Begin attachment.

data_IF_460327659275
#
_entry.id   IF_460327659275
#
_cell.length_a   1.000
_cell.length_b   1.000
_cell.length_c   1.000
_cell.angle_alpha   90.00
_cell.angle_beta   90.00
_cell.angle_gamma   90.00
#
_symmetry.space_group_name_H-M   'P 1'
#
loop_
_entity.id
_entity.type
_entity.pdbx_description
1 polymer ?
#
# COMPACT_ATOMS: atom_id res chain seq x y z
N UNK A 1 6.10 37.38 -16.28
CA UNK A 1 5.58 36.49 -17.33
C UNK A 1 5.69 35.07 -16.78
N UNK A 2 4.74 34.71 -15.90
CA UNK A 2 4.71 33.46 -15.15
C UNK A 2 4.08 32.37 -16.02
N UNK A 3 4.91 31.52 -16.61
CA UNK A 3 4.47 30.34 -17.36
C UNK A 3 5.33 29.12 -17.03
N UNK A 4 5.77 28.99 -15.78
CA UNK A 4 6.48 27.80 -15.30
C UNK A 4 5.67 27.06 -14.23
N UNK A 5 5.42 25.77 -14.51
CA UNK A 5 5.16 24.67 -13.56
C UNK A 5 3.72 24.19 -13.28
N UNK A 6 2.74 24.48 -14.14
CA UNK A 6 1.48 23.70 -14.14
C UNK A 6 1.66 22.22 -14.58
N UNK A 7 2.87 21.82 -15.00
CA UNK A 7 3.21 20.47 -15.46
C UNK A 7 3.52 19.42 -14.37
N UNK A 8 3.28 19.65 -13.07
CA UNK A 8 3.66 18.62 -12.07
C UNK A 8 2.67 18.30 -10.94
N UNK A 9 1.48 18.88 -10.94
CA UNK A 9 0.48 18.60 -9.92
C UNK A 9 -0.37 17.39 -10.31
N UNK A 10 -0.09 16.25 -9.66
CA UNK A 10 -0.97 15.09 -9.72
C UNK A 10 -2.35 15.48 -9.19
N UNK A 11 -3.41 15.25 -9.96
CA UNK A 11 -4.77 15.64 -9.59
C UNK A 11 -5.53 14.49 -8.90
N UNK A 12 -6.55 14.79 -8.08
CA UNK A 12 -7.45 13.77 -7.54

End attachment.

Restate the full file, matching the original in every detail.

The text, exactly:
data_IF_460327659275
#
_entry.id   IF_460327659275
#
_cell.length_a   1.000
_cell.length_b   1.000
_cell.length_c   1.000
_cell.angle_alpha   90.00
_cell.angle_beta   90.00
_cell.angle_gamma   90.00
#
_symmetry.space_group_name_H-M   'P 1'
#
loop_
_entity.id
_entity.type
_entity.pdbx_description
1 polymer ?
#
# COMPACT_ATOMS: atom_id res chain seq x y z
N UNK A 1 6.10 37.38 -16.28
CA UNK A 1 5.58 36.49 -17.33
C UNK A 1 5.69 35.07 -16.78
N UNK A 2 4.74 34.71 -15.90
CA UNK A 2 4.71 33.46 -15.15
C UNK A 2 4.08 32.37 -16.02
N UNK A 3 4.91 31.52 -16.61
CA UNK A 3 4.47 30.34 -17.36
C UNK A 3 5.33 29.12 -17.03
N UNK A 4 5.77 28.99 -15.78
CA UNK A 4 6.48 27.80 -15.30
C UNK A 4 5.67 27.06 -14.23
N UNK A 5 5.42 25.77 -14.51
CA UNK A 5 5.16 24.67 -13.56
C UNK A 5 3.72 24.19 -13.28
N UNK A 6 2.74 24.48 -14.14
CA UNK A 6 1.48 23.70 -14.14
C UNK A 6 1.66 22.22 -14.58
N UNK A 7 2.87 21.82 -15.00
CA UNK A 7 3.21 20.47 -15.46
C UNK A 7 3.52 19.42 -14.37
N UNK A 8 3.28 19.65 -13.07
CA UNK A 8 3.66 18.62 -12.07
C UNK A 8 2.67 18.30 -10.94
N UNK A 9 1.48 18.88 -10.94
CA UNK A 9 0.48 18.60 -9.92
C UNK A 9 -0.37 17.39 -10.31
N UNK A 10 -0.09 16.25 -9.66
CA UNK A 10 -0.97 15.09 -9.72
C UNK A 10 -2.35 15.48 -9.19
N UNK A 11 -3.41 15.25 -9.96
CA UNK A 11 -4.77 15.64 -9.59
C UNK A 11 -5.53 14.49 -8.90
N UNK A 12 -6.55 14.79 -8.08
CA UNK A 12 -7.45 13.77 -7.54